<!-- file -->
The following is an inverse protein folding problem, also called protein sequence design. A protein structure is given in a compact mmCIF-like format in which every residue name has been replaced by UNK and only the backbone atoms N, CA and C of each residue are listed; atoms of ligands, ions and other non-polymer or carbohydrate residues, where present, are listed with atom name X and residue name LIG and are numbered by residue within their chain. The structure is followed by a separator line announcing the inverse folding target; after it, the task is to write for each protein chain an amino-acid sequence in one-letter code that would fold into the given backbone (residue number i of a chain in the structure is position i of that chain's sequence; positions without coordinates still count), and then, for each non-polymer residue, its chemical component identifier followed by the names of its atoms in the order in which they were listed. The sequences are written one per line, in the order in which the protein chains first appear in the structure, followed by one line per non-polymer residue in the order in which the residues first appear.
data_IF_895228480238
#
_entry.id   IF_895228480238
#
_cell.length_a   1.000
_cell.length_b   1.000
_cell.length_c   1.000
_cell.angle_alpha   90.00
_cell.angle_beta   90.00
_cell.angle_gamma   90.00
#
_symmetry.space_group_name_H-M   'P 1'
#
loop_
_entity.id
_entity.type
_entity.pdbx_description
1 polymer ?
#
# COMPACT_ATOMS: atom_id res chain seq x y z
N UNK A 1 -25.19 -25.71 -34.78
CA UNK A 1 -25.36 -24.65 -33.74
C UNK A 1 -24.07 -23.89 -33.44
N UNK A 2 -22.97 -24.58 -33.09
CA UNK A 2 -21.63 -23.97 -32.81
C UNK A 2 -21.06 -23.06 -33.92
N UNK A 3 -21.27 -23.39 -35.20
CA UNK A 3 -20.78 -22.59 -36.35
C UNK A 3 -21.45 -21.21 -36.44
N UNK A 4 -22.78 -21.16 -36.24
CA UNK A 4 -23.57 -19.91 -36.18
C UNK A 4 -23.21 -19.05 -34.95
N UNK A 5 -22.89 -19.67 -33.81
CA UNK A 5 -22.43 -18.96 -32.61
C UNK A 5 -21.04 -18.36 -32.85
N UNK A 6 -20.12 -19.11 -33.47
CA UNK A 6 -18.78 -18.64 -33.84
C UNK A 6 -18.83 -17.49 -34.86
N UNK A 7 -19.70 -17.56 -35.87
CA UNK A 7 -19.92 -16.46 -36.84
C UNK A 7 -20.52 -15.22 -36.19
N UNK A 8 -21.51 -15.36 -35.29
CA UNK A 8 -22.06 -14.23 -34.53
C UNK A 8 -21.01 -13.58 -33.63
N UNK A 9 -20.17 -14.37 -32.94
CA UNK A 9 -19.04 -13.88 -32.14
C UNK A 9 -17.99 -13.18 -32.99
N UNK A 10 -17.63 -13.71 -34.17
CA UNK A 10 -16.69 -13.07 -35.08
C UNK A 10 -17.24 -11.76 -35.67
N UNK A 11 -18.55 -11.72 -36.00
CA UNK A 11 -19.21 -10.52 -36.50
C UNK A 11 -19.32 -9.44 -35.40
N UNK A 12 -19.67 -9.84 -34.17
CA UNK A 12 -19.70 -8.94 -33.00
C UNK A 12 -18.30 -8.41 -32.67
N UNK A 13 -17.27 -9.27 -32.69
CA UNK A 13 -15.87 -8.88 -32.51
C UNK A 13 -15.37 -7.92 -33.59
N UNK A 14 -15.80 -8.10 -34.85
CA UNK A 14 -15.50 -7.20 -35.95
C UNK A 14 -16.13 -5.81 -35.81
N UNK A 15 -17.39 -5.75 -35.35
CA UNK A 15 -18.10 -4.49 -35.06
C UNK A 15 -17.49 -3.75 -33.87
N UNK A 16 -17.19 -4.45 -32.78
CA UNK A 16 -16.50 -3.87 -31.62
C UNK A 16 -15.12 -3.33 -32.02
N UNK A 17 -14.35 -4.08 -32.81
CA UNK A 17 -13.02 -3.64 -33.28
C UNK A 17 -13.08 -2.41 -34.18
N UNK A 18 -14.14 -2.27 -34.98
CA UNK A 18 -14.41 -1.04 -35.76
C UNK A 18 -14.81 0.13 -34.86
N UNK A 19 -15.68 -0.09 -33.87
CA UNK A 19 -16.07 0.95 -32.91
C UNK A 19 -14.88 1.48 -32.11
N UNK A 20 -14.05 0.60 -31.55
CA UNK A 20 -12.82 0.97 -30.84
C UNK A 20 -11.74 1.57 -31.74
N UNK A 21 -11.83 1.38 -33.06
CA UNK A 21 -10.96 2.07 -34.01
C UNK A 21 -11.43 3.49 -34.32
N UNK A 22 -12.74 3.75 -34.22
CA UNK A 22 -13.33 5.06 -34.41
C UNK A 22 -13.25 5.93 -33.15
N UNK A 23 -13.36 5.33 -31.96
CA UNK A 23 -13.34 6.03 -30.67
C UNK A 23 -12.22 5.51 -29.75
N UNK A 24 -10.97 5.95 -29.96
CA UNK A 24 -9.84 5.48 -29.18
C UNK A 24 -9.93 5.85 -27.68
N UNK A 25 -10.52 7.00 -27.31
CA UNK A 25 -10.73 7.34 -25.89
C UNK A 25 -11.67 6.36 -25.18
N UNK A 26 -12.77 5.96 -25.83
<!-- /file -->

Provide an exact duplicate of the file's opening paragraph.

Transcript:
The following is an inverse protein folding problem, also called protein sequence design. A protein structure is given in a compact mmCIF-like format in which every residue name has been replaced by UNK and only the backbone atoms N, CA and C of each residue are listed; atoms of ligands, ions and other non-polymer or carbohydrate residues, where present, are listed with atom name X and residue name LIG and are numbered by residue within their chain. The structure is followed by a separator line announcing the inverse folding target; after it, the task is to write for each protein chain an amino-acid sequence in one-letter code that would fold into the given backbone (residue number i of a chain in the structure is position i of that chain's sequence; positions without coordinates still count), and then, for each non-polymer residue, its chemical component identifier followed by the names of its atoms in the order in which they were listed. The sequences are written one per line, in the order in which the protein chains first appear in the structure, followed by one line per non-polymer residue in the order in which the residues first appear.